Ahh. Acceptance. Of self. Beauty and the Beast. Yin and Yang. Light and Dark.
Sister Joan Chittister writes:
Self-knowledge gives us perspective, and self-esteem gives us confidence, but it’s self-acceptance that gives us peace of heart.
One of the most challenging things I have ever done is to accept myself as a mother who once was so lost she believed the only path to peace of heart was to desert her daughters.
It’s a long story.
The short version is, I got lost in an abusive relationship and lost myself. In that dark place, I held no mercy for me. I was beyond saving.
I believed the only way to save my daughters was to leave them. Because without me in their lives, I believed they would be free to live their lives without the pain and shame of me and all I’d done to hurt them.
Learning to love and accept myself as that mother was not easy. Especially when the question I asked myself everyday was, “What kind of mother would do that?”
And while the answer was wrapped up in the pain and trauma of being abused, I had to practice self-compassion and mercy every single day — for a long time, whether on some days I wanted to or not — to get to a place where I could look at that woman who was, and is, me and say, “I forgive you. I love you.” I had to be willing to give up beating her up with my anger, pain, sorrow, shame and accept her brokenness with all my heart.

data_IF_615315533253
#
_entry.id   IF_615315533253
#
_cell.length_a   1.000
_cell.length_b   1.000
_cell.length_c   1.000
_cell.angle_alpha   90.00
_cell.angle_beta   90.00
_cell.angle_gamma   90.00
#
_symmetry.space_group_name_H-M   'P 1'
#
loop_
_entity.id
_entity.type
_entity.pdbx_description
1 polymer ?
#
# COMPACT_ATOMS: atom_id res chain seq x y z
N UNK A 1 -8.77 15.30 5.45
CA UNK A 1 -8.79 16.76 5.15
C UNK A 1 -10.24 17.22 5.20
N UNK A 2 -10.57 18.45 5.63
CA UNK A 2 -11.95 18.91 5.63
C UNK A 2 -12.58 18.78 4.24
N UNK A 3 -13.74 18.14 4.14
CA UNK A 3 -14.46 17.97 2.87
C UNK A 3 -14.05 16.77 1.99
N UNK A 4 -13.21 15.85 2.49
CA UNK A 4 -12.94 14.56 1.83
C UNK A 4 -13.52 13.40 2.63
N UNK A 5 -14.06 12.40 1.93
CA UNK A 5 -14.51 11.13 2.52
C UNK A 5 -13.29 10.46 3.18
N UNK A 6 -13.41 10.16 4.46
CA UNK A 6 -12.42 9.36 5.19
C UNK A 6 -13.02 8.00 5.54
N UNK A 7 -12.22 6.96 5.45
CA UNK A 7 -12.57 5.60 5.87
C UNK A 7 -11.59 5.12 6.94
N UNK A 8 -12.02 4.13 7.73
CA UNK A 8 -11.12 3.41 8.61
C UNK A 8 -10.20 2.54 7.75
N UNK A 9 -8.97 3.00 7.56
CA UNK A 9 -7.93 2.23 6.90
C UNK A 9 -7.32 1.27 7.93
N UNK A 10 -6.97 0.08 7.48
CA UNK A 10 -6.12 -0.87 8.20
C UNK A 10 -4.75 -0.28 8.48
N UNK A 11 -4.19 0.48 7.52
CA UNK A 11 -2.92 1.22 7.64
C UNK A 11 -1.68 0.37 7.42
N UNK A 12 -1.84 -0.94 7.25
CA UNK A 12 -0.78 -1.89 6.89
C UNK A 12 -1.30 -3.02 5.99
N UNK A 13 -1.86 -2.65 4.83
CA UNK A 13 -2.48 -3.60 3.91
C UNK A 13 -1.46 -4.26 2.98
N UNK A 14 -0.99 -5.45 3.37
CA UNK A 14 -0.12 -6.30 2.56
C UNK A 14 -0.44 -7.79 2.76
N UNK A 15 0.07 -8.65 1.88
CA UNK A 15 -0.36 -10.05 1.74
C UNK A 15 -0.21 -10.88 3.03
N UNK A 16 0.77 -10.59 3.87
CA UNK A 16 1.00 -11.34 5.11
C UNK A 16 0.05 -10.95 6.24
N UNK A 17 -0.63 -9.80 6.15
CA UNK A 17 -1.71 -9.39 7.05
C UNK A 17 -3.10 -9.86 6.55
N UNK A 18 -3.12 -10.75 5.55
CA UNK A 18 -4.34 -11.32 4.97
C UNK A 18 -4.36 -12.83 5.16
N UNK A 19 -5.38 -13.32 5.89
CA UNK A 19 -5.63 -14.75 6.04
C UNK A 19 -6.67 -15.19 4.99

And then, I had to commit to walking in mercy every day to live with peace of heart and mind so that I could find the grace to create love and joy, peace and harmony in my world.
I had to stop using what happened as an excuse to not turn up in my life today. I had to quit telling myself I was a victim or even a survivor. I was a victor and I had to don my victor’s robe of glory over adversity, beauty over pain, love over fear, mercy over judgement.
I could not stand in the light if I was constantly turning off the lights of my own magnificence. Standing in my magnificence (and not judging it as tarnished, bruised, unworthy of being seen) was essential if I was to be a light and a safe haven for myself and others.
I had to, and still have to, practice radical mercy on my heart. Because magnificence does not come with a clean slate. It arrives wrapped up in everything I am, including all the wounds and scars, darkness and fears of me, myself and I.
And accepting who I am, all of me, is the path to peace of heart.
I can know myself and live confidently as myself, but to live in the wholeness of peace of heart, I must accept not just my wisdom but also my wounds, not just my light but also my dark, and not just my beauty but also my beast.
I invite you, just for today, to practice radical mercy on yourself. Stand in front of the mirror, look deeply into your eyes and say out loud, “I forgive you. I love you. I accept all of you in my heart.”
And so it is.